Antonio Gramsci (1891-1937) is widely celebrated as the most original political thinker in Western Marxism and an all-around outstanding intellectual figure. Arrested and imprisoned by the Italian Fascist regime in 1926, Gramsci died before fully regaining his freedom. Nevertheless, in his prison notebooks, he recorded thousands of brilliant reflections on an extraordinary range of subjects, establishing an enduring intellectual legacy.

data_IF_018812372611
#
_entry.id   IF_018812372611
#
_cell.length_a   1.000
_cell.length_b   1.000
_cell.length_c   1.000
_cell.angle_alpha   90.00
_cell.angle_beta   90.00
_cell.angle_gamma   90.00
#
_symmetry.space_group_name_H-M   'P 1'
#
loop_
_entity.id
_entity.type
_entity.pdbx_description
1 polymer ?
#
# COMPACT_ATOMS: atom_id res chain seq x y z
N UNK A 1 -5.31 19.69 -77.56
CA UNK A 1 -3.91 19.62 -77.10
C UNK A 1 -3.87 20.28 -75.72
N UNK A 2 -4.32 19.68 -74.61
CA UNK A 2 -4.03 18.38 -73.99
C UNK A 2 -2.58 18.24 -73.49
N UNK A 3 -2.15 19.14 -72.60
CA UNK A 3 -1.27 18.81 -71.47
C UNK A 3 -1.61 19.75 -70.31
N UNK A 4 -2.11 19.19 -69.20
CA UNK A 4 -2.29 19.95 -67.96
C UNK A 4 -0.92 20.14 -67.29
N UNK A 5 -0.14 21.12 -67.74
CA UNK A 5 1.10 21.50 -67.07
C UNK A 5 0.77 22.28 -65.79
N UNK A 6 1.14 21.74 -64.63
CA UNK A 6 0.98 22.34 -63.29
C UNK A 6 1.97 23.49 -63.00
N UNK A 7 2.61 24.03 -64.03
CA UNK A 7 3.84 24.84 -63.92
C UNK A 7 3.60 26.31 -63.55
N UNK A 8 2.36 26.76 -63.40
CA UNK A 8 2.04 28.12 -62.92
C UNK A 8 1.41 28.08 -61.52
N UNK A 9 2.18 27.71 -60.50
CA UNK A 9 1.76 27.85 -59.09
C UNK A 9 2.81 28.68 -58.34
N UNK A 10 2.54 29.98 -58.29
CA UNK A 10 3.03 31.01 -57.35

Columbia University Press's multivolume Prison Notebooks is the only complete critical edition of Antonio Gramsci's seminal writings in English. The notebooks' integral text gives readers direct access not only to Gramsci's influential ideas but also to the intellectual workshop where those ideas were forged. Extensive notes guide readers through Gramsci's extraordinary series of reflections on an encyclopedic range of topics. Volume 3 contains notebooks 6, 7, and 8, in which Gramsci develops his concepts of hegemony, civil society, and the state; reflects extensively on the Renaissance, the Reformation, and Machiavelli's political philosophy; and offers a trenchant critique of the cultural and political practices of fascism. A detailed analysis of positivism and idealism brings Gramsci's philosophy of praxis and conception of historical materialism into sharp relief. Also included are the author's extensive observations on articles and books read during his imprisonment.